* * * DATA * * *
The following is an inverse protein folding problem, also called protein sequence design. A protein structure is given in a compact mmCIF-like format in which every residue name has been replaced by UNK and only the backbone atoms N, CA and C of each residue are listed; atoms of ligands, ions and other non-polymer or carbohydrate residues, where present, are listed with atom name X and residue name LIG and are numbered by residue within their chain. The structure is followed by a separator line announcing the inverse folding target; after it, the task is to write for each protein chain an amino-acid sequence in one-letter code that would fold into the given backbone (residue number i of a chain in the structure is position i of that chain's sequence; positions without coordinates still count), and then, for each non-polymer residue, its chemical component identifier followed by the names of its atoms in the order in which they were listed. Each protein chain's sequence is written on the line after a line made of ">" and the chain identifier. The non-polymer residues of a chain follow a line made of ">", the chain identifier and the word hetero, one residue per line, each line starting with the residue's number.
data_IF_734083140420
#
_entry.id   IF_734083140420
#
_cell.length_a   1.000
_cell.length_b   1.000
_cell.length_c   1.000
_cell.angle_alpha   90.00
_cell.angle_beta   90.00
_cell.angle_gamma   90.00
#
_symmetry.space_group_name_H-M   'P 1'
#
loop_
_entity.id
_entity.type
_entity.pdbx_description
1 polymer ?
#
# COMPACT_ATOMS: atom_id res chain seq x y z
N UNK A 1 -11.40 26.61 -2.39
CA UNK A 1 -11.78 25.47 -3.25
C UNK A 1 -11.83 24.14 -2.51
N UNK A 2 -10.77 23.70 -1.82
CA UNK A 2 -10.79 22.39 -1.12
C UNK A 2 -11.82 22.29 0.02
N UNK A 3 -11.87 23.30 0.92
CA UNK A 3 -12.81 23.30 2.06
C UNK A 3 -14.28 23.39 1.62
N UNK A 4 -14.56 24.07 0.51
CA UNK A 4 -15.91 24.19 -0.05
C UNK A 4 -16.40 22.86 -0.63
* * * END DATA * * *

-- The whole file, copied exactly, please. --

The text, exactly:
The following is an inverse protein folding problem, also called protein sequence design. A protein structure is given in a compact mmCIF-like format in which every residue name has been replaced by UNK and only the backbone atoms N, CA and C of each residue are listed; atoms of ligands, ions and other non-polymer or carbohydrate residues, where present, are listed with atom name X and residue name LIG and are numbered by residue within their chain. The structure is followed by a separator line announcing the inverse folding target; after it, the task is to write for each protein chain an amino-acid sequence in one-letter code that would fold into the given backbone (residue number i of a chain in the structure is position i of that chain's sequence; positions without coordinates still count), and then, for each non-polymer residue, its chemical component identifier followed by the names of its atoms in the order in which they were listed. Each protein chain's sequence is written on the line after a line made of ">" and the chain identifier. The non-polymer residues of a chain follow a line made of ">", the chain identifier and the word hetero, one residue per line, each line starting with the residue's number.
data_IF_734083140420
#
_entry.id   IF_734083140420
#
_cell.length_a   1.000
_cell.length_b   1.000
_cell.length_c   1.000
_cell.angle_alpha   90.00
_cell.angle_beta   90.00
_cell.angle_gamma   90.00
#
_symmetry.space_group_name_H-M   'P 1'
#
loop_
_entity.id
_entity.type
_entity.pdbx_description
1 polymer ?
#
# COMPACT_ATOMS: atom_id res chain seq x y z
N UNK A 1 -11.40 26.61 -2.39
CA UNK A 1 -11.78 25.47 -3.25
C UNK A 1 -11.83 24.14 -2.51
N UNK A 2 -10.77 23.70 -1.82
CA UNK A 2 -10.79 22.39 -1.12
C UNK A 2 -11.82 22.29 0.02
N UNK A 3 -11.87 23.30 0.92
CA UNK A 3 -12.81 23.30 2.06
C UNK A 3 -14.28 23.39 1.62
N UNK A 4 -14.56 24.07 0.51
CA UNK A 4 -15.91 24.19 -0.05
C UNK A 4 -16.40 22.86 -0.63